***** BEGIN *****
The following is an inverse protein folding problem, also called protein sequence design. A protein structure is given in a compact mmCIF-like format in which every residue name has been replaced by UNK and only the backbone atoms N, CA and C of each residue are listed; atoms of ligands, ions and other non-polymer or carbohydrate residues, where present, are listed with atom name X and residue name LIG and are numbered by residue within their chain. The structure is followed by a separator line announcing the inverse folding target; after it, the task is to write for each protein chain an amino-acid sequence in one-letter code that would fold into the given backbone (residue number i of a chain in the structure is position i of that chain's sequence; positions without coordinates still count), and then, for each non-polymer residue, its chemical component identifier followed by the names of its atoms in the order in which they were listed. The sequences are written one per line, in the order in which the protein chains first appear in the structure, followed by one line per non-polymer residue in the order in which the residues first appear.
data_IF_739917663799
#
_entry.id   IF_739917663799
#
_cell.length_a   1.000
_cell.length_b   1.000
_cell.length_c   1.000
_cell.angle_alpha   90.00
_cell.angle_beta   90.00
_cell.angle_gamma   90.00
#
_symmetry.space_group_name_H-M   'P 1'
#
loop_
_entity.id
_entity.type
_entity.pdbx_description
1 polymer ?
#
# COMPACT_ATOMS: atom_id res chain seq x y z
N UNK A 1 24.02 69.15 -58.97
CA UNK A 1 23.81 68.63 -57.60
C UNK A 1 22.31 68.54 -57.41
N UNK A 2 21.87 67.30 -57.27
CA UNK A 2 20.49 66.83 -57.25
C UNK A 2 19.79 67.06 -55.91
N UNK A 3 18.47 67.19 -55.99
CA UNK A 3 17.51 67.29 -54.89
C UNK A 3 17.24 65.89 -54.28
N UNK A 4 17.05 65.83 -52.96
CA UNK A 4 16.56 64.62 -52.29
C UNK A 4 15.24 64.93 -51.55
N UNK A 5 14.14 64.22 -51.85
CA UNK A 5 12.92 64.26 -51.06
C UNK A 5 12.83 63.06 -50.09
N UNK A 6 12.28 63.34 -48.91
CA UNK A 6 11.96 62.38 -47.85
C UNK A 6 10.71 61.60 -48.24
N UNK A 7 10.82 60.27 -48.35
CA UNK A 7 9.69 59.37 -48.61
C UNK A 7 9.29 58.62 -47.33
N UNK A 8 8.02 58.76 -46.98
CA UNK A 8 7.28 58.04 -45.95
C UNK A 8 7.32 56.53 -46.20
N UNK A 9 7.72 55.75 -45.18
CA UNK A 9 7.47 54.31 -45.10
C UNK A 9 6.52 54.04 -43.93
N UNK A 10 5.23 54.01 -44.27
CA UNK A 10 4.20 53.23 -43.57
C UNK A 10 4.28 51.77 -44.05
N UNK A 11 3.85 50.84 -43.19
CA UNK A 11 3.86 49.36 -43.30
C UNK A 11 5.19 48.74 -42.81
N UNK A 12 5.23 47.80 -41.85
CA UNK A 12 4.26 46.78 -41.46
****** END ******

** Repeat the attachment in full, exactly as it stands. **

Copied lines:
The following is an inverse protein folding problem, also called protein sequence design. A protein structure is given in a compact mmCIF-like format in which every residue name has been replaced by UNK and only the backbone atoms N, CA and C of each residue are listed; atoms of ligands, ions and other non-polymer or carbohydrate residues, where present, are listed with atom name X and residue name LIG and are numbered by residue within their chain. The structure is followed by a separator line announcing the inverse folding target; after it, the task is to write for each protein chain an amino-acid sequence in one-letter code that would fold into the given backbone (residue number i of a chain in the structure is position i of that chain's sequence; positions without coordinates still count), and then, for each non-polymer residue, its chemical component identifier followed by the names of its atoms in the order in which they were listed. The sequences are written one per line, in the order in which the protein chains first appear in the structure, followed by one line per non-polymer residue in the order in which the residues first appear.
data_IF_739917663799
#
_entry.id   IF_739917663799
#
_cell.length_a   1.000
_cell.length_b   1.000
_cell.length_c   1.000
_cell.angle_alpha   90.00
_cell.angle_beta   90.00
_cell.angle_gamma   90.00
#
_symmetry.space_group_name_H-M   'P 1'
#
loop_
_entity.id
_entity.type
_entity.pdbx_description
1 polymer ?
#
# COMPACT_ATOMS: atom_id res chain seq x y z
N UNK A 1 24.02 69.15 -58.97
CA UNK A 1 23.81 68.63 -57.60
C UNK A 1 22.31 68.54 -57.41
N UNK A 2 21.87 67.30 -57.27
CA UNK A 2 20.49 66.83 -57.25
C UNK A 2 19.79 67.06 -55.91
N UNK A 3 18.47 67.19 -55.99
CA UNK A 3 17.51 67.29 -54.89
C UNK A 3 17.24 65.89 -54.28
N UNK A 4 17.05 65.83 -52.96
CA UNK A 4 16.56 64.62 -52.29
C UNK A 4 15.24 64.93 -51.55
N UNK A 5 14.14 64.22 -51.85
CA UNK A 5 12.92 64.26 -51.06
C UNK A 5 12.83 63.06 -50.09
N UNK A 6 12.28 63.34 -48.91
CA UNK A 6 11.96 62.38 -47.85
C UNK A 6 10.71 61.60 -48.24
N UNK A 7 10.82 60.27 -48.35
CA UNK A 7 9.69 59.37 -48.61
C UNK A 7 9.29 58.62 -47.33
N UNK A 8 8.02 58.76 -46.98
CA UNK A 8 7.28 58.04 -45.95
C UNK A 8 7.32 56.53 -46.20
N UNK A 9 7.72 55.75 -45.18
CA UNK A 9 7.47 54.31 -45.10
C UNK A 9 6.52 54.04 -43.93
N UNK A 10 5.23 54.01 -44.27
CA UNK A 10 4.20 53.23 -43.57
C UNK A 10 4.28 51.77 -44.05
N UNK A 11 3.85 50.84 -43.19
CA UNK A 11 3.86 49.36 -43.30
C UNK A 11 5.19 48.74 -42.81
N UNK A 12 5.23 47.80 -41.85
CA UNK A 12 4.26 46.78 -41.46